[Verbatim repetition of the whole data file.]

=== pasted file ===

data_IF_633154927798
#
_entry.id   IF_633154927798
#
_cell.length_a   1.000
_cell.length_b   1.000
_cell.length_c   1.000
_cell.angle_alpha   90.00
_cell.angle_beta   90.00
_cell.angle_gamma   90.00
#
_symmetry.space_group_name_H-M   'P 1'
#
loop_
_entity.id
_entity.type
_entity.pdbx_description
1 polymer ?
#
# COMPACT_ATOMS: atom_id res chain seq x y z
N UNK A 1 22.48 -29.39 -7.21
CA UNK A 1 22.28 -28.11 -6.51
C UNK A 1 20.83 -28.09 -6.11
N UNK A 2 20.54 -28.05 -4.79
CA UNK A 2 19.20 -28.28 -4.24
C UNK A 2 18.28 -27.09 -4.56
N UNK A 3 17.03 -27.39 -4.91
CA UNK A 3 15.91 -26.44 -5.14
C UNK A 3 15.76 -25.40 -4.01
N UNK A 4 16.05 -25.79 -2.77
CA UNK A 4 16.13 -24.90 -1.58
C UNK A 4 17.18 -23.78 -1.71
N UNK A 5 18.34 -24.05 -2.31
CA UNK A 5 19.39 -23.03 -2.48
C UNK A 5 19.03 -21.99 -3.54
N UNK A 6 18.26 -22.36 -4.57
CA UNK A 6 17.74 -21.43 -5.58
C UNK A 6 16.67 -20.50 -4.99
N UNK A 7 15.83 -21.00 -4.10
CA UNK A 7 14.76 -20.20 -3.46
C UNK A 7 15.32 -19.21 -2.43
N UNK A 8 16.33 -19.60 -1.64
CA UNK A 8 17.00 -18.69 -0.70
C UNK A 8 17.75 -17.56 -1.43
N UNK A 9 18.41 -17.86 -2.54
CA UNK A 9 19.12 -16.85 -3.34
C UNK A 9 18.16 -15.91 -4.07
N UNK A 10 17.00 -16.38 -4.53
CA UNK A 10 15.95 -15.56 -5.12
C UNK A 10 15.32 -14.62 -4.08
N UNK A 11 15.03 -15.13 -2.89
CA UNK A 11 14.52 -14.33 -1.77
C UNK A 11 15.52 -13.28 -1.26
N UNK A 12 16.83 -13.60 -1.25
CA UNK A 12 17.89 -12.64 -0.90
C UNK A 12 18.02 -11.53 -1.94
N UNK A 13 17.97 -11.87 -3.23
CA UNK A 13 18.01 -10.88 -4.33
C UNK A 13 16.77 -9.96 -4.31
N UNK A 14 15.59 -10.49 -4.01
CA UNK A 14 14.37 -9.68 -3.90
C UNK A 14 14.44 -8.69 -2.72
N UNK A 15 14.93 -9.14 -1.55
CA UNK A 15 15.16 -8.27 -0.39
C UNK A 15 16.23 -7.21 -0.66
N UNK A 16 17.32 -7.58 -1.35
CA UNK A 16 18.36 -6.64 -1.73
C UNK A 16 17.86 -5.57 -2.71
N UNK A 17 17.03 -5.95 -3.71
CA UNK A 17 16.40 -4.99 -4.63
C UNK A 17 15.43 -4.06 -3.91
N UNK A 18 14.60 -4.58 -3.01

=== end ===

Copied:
data_IF_633154927798
#
_entry.id   IF_633154927798
#
_cell.length_a   1.000
_cell.length_b   1.000
_cell.length_c   1.000
_cell.angle_alpha   90.00
_cell.angle_beta   90.00
_cell.angle_gamma   90.00
#
_symmetry.space_group_name_H-M   'P 1'
#
loop_
_entity.id
_entity.type
_entity.pdbx_description
1 polymer ?
#
# COMPACT_ATOMS: atom_id res chain seq x y z
N UNK A 1 22.48 -29.39 -7.21
CA UNK A 1 22.28 -28.11 -6.51
C UNK A 1 20.83 -28.09 -6.11
N UNK A 2 20.54 -28.05 -4.79
CA UNK A 2 19.20 -28.28 -4.24
C UNK A 2 18.28 -27.09 -4.56
N UNK A 3 17.03 -27.39 -4.91
CA UNK A 3 15.91 -26.44 -5.14
C UNK A 3 15.76 -25.40 -4.01
N UNK A 4 16.05 -25.79 -2.77
CA UNK A 4 16.13 -24.90 -1.58
C UNK A 4 17.18 -23.78 -1.71
N UNK A 5 18.34 -24.05 -2.31
CA UNK A 5 19.39 -23.03 -2.48
C UNK A 5 19.03 -21.99 -3.54
N UNK A 6 18.26 -22.36 -4.57
CA UNK A 6 17.74 -21.43 -5.58
C UNK A 6 16.67 -20.50 -4.99
N UNK A 7 15.83 -21.00 -4.10
CA UNK A 7 14.76 -20.20 -3.46
C UNK A 7 15.32 -19.21 -2.43
N UNK A 8 16.33 -19.60 -1.64
CA UNK A 8 17.00 -18.69 -0.70
C UNK A 8 17.75 -17.56 -1.43
N UNK A 9 18.41 -17.86 -2.54
CA UNK A 9 19.12 -16.85 -3.34
C UNK A 9 18.16 -15.91 -4.07
N UNK A 10 17.00 -16.38 -4.53
CA UNK A 10 15.95 -15.56 -5.12
C UNK A 10 15.32 -14.62 -4.08
N UNK A 11 15.03 -15.13 -2.89
CA UNK A 11 14.52 -14.33 -1.77
C UNK A 11 15.52 -13.28 -1.26
N UNK A 12 16.83 -13.60 -1.25
CA UNK A 12 17.89 -12.64 -0.90
C UNK A 12 18.02 -11.53 -1.94
N UNK A 13 17.97 -11.87 -3.23
CA UNK A 13 18.01 -10.88 -4.33
C UNK A 13 16.77 -9.96 -4.31
N UNK A 14 15.59 -10.49 -4.01
CA UNK A 14 14.37 -9.68 -3.90
C UNK A 14 14.44 -8.69 -2.72
N UNK A 15 14.93 -9.14 -1.55
CA UNK A 15 15.16 -8.27 -0.39
C UNK A 15 16.23 -7.21 -0.66
N UNK A 16 17.32 -7.58 -1.35
CA UNK A 16 18.36 -6.64 -1.73
C UNK A 16 17.86 -5.57 -2.71
N UNK A 17 17.03 -5.95 -3.71
CA UNK A 17 16.40 -4.99 -4.63
C UNK A 17 15.43 -4.06 -3.91
N UNK A 18 14.60 -4.58 -3.01